Author: Yogi Schulz
Ever wonder why the turnover rate among CIOs is higher than any other executive position? High turnover is directly related to the fact that the CIO is the new kid on the executive block and in many ways is still learning about his or her role on the executive team. Meanwhile, the other executives are learning how to relate to the person in the upstart CIO position. This mutual lack of familiarity often leads to tension and conflict. But in some ways, this discomfort is natural. But in some ways, this discomfort is natural. Think about it: civilization is far more familiar with the roles of the other executive positions.
Executive Vice President
Take, for instance, the position of Executive Vice President. It is among the earliest recorded executive positions, only back then it was called vizier. As an advisor to the Pharaoh, the vizier was counted on to make sure that his wishes were carried out faithfully and expeditiously.
History has also been good to the Chief Financial Officer (CFO), originally called the Custodian of the Treasure House. Established organizations like Lloyd’s of London and the House of Rothschild developed risk management and conservative money management which remain the tools of today’s CFO. On this continent, the organizations founded by John D. Rockefeller, Andrew Carnegie and J. P. Morgan grew to their substantial size in large part through astute financial management. Through these developments, the position of CFO took on more importance as the profit opportunity from financial dealing grew.
Vice President of Engineering
Meanwhile, the position of Vice President of Engineering is rooted in the building tasks of ancient times. Early manufacturing facilities experienced horrific industrial accidents that lead to the introduction of design and safety standards, many of which are with us still.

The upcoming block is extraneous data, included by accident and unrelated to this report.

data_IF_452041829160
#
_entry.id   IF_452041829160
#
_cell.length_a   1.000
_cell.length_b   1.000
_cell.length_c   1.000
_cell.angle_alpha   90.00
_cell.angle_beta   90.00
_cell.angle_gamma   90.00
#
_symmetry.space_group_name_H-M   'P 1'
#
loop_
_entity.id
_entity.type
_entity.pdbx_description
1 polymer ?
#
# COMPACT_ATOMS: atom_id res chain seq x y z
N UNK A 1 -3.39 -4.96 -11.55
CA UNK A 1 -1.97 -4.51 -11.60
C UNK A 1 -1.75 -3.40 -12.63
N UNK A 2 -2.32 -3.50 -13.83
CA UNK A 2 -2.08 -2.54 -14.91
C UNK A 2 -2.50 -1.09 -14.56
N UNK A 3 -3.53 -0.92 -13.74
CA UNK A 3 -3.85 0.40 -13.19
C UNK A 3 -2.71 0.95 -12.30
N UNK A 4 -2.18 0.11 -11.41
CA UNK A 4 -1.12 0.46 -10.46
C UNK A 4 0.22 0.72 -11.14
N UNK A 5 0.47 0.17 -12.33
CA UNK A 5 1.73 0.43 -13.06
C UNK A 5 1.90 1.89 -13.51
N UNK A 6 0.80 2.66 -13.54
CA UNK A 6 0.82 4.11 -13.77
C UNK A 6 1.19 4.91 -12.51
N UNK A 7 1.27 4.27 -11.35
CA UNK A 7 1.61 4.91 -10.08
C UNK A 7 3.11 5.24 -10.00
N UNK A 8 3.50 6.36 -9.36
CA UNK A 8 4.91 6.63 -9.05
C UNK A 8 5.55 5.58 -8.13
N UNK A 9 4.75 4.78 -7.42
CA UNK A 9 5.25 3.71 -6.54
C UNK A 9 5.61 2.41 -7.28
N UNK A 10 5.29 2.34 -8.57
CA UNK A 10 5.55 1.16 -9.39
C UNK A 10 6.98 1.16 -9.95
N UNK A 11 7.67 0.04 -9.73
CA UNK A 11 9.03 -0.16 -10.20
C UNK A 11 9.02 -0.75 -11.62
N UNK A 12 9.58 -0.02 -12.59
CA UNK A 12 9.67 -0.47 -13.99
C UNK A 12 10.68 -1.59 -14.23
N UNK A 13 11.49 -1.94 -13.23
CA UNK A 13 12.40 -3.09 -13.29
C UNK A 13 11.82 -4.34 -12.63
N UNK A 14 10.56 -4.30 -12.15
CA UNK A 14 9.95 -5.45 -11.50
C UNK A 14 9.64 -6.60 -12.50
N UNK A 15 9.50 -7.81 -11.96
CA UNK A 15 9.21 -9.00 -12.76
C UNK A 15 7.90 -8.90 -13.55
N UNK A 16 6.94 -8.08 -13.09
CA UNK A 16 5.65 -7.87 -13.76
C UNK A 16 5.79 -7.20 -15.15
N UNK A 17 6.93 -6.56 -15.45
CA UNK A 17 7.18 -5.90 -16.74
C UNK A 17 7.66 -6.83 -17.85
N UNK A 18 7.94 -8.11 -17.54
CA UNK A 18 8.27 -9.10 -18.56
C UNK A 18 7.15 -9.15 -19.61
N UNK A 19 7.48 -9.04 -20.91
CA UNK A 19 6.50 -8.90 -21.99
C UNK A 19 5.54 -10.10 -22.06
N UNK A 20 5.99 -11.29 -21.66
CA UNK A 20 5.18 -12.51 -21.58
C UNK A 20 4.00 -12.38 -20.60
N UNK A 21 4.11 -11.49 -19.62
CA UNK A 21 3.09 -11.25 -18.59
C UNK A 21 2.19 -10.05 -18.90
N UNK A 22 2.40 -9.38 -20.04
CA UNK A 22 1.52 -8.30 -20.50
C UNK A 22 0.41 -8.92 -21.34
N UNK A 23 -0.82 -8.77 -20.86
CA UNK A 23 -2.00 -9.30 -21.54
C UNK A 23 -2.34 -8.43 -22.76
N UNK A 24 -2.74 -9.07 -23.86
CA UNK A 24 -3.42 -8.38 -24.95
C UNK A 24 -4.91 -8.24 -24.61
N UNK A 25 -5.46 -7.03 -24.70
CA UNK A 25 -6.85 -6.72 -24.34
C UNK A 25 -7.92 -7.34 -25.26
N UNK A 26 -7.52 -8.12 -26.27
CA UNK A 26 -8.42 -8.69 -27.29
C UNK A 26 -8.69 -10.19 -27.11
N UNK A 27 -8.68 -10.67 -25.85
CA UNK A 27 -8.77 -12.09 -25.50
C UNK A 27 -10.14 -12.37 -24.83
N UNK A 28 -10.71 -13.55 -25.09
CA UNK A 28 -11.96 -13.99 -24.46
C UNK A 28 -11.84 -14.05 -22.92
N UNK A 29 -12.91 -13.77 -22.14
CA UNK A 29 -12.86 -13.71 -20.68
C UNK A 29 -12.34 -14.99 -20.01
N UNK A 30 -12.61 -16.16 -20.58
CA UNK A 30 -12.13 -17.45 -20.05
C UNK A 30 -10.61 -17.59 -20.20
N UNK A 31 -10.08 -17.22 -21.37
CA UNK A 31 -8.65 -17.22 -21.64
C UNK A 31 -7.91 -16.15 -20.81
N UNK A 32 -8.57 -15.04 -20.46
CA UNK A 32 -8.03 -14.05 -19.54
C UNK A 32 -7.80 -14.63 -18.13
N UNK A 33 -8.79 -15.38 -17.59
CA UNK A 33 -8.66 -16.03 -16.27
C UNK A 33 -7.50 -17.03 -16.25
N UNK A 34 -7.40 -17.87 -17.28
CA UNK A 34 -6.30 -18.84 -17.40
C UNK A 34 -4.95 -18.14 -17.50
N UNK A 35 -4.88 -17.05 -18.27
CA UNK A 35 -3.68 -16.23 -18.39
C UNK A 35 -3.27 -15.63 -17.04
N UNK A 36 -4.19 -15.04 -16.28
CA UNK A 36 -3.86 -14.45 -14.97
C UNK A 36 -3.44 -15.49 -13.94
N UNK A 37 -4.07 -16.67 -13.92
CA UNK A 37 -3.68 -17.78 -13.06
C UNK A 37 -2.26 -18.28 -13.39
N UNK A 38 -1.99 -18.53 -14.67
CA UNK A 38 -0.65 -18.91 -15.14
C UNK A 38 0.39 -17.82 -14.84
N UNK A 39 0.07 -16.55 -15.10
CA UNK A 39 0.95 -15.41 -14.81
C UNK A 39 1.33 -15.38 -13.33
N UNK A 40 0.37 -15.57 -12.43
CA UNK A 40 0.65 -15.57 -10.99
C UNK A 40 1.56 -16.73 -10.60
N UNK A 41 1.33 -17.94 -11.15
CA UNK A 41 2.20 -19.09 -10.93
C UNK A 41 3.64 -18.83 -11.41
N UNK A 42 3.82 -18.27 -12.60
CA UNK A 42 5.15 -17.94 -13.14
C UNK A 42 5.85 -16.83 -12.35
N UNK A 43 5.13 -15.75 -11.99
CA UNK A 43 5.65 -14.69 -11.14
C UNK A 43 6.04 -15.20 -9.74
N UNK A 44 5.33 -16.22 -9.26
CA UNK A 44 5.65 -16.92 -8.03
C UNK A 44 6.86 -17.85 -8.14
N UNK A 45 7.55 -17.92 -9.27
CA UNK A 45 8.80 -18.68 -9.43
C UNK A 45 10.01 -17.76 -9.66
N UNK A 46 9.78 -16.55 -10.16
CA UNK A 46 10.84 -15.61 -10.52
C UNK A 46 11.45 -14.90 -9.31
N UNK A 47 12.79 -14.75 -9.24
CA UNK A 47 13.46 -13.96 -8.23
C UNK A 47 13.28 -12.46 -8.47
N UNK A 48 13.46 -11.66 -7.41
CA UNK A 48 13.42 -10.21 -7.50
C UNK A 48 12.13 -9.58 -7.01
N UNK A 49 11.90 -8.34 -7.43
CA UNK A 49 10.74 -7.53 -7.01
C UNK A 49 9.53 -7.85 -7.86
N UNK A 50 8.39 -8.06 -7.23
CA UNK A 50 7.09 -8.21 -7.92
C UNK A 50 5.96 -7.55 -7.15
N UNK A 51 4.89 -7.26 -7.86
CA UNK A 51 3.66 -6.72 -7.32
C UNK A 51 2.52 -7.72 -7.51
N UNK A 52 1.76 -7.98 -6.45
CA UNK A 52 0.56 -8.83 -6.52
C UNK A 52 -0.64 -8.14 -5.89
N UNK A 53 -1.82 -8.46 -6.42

These positions have all stood the test of time, and their incumbents can be assured a seat in the boardroom. But the CIO is a newcomer to the executive scene and the seating arrangements – in most organizations – are still unclear.
In many organizations, the first information technology-related position was named something like Computer Supervisor. The position included hardware and software responsibilities and typically reported to the Manager of Accounting. In time, the positions ratcheted up in the organization to become Manager of Computing and reported to the CFO or the Vice President of Manufacturing. That’s where the position remains today.
Only in very few organizations, where information technology has unquestionably become truly indispensable, does the position of CIO exist as part of the executive management team.
In many more organizations, the strategic significance of information technology is the source of intense debate. Consequently, the position of CIO and its incumbent often operate in a precarious political environment.
But I believe CIOs are becoming more adept politically through difficult experiences. Successful CIOs will ensure that executive sponsorship of IT projects rests visibly with the member of the executive team who benefits the most from the project. Astute CIOs will coach that person but will not let them delegate or abrogate their sponsorship role.
The other members of the executive team are likely to enhance their understanding of information technology, either through disastrous experiences or through a growing appreciation for what information technology can contribute to the bottom line.
Meaning? The future CIO will likely enjoy more prominence and visibility in the executive suite.
1. “Wenguan (“Lettered Official”), Gongwuyuan (“Public Servant”), and Ganbu (“Cadre”): The Politics of Labelling State Administrators in Republican China”, Julia C. Strauss, School of Oriental and African Studies, Londonwww.easc.indiana.edu/Pages/Easc/working_papers/NOFRAME_6B_LETTR.htm